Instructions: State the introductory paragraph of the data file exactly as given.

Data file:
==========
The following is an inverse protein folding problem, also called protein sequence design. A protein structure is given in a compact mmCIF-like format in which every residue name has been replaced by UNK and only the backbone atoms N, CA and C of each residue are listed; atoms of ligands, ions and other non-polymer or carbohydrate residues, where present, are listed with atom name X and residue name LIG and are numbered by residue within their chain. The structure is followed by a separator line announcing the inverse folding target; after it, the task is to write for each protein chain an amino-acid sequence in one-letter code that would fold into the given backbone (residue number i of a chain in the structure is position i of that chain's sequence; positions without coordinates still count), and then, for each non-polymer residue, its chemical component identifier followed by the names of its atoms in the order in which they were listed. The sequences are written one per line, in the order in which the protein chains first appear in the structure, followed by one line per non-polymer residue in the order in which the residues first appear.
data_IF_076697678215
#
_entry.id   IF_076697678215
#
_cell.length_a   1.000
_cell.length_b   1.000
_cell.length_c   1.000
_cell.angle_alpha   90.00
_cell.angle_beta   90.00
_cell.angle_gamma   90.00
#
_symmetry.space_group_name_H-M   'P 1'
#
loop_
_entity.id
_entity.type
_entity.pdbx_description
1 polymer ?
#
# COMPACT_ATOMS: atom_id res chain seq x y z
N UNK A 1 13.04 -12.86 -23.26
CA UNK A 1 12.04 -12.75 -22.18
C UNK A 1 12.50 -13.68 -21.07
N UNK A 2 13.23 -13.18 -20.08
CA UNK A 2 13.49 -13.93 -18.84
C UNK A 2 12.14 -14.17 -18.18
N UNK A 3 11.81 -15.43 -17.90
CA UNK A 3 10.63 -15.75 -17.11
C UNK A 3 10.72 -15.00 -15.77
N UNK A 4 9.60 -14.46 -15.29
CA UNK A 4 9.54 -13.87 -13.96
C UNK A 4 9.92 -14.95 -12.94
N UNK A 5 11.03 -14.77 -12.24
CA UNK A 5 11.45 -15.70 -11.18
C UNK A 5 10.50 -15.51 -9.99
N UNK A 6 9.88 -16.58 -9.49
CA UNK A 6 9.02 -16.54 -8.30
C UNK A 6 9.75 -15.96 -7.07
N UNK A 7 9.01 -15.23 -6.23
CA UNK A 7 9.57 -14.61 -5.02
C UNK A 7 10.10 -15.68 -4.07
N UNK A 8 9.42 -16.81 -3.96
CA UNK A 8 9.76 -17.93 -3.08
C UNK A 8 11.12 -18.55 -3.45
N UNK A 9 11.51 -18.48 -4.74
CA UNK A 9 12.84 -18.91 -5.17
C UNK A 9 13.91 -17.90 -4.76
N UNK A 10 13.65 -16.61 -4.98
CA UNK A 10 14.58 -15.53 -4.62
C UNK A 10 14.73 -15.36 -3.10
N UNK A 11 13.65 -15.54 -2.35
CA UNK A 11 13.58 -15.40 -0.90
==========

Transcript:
The following is an inverse protein folding problem, also called protein sequence design. A protein structure is given in a compact mmCIF-like format in which every residue name has been replaced by UNK and only the backbone atoms N, CA and C of each residue are listed; atoms of ligands, ions and other non-polymer or carbohydrate residues, where present, are listed with atom name X and residue name LIG and are numbered by residue within their chain. The structure is followed by a separator line announcing the inverse folding target; after it, the task is to write for each protein chain an amino-acid sequence in one-letter code that would fold into the given backbone (residue number i of a chain in the structure is position i of that chain's sequence; positions without coordinates still count), and then, for each non-polymer residue, its chemical component identifier followed by the names of its atoms in the order in which they were listed. The sequences are written one per line, in the order in which the protein chains first appear in the structure, followed by one line per non-polymer residue in the order in which the residues first appear.